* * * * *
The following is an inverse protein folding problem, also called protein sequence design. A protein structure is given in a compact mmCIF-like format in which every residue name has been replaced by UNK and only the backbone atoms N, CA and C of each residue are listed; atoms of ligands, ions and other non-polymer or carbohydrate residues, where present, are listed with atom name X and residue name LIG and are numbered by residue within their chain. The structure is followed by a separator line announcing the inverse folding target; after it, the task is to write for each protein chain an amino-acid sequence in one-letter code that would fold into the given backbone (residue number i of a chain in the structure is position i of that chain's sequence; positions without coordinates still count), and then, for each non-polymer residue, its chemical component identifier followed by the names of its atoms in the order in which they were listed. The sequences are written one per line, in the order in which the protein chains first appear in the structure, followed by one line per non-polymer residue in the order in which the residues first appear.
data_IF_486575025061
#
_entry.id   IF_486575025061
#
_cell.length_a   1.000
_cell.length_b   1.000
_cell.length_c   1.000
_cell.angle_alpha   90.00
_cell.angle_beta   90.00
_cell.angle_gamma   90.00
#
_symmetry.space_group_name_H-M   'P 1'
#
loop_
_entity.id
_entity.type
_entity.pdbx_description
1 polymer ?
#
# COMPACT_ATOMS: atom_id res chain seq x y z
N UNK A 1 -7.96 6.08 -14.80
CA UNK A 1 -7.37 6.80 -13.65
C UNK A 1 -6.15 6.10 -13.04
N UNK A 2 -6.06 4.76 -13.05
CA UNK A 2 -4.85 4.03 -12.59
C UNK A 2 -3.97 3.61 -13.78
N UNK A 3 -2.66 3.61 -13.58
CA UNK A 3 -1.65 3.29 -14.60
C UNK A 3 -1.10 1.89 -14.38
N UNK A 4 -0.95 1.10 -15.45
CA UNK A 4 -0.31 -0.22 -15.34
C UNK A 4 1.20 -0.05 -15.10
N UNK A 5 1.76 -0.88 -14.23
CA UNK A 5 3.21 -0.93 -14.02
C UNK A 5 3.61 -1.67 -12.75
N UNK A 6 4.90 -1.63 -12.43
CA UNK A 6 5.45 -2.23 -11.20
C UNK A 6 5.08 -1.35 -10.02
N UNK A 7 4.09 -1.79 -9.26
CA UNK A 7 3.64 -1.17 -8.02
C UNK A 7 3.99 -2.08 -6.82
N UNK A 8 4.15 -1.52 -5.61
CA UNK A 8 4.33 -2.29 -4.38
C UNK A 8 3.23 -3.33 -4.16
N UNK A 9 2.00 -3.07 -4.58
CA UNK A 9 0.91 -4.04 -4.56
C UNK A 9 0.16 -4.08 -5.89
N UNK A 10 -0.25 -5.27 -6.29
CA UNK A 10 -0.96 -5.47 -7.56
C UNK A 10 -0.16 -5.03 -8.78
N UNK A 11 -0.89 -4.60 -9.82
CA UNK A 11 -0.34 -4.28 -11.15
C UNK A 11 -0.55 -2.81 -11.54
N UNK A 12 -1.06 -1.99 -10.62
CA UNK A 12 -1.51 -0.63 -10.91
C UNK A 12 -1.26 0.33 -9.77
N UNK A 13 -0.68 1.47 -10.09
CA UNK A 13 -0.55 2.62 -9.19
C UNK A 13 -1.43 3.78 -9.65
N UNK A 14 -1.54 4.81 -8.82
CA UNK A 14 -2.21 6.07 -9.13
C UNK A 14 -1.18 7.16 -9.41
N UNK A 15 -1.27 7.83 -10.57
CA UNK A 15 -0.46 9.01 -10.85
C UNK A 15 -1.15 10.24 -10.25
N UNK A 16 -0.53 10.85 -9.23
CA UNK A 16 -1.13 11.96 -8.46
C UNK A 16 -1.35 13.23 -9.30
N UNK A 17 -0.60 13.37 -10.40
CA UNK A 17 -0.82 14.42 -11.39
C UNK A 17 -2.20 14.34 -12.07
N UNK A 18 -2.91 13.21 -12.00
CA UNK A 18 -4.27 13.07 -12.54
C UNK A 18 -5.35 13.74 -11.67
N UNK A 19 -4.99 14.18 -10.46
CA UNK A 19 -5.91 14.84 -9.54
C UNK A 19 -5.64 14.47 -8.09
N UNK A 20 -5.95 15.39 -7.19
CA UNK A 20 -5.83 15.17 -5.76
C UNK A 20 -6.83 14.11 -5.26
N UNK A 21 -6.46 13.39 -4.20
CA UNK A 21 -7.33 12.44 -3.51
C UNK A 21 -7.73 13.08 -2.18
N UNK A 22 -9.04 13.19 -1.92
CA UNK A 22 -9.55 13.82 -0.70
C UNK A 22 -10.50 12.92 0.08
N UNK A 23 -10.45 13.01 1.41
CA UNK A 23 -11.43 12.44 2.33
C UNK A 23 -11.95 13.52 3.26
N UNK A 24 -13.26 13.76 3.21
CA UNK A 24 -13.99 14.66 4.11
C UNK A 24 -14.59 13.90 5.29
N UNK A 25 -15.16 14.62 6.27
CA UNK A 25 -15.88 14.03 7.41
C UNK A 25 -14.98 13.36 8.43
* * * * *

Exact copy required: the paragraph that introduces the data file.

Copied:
The following is an inverse protein folding problem, also called protein sequence design. A protein structure is given in a compact mmCIF-like format in which every residue name has been replaced by UNK and only the backbone atoms N, CA and C of each residue are listed; atoms of ligands, ions and other non-polymer or carbohydrate residues, where present, are listed with atom name X and residue name LIG and are numbered by residue within their chain. The structure is followed by a separator line announcing the inverse folding target; after it, the task is to write for each protein chain an amino-acid sequence in one-letter code that would fold into the given backbone (residue number i of a chain in the structure is position i of that chain's sequence; positions without coordinates still count), and then, for each non-polymer residue, its chemical component identifier followed by the names of its atoms in the order in which they were listed. The sequences are written one per line, in the order in which the protein chains first appear in the structure, followed by one line per non-polymer residue in the order in which the residues first appear.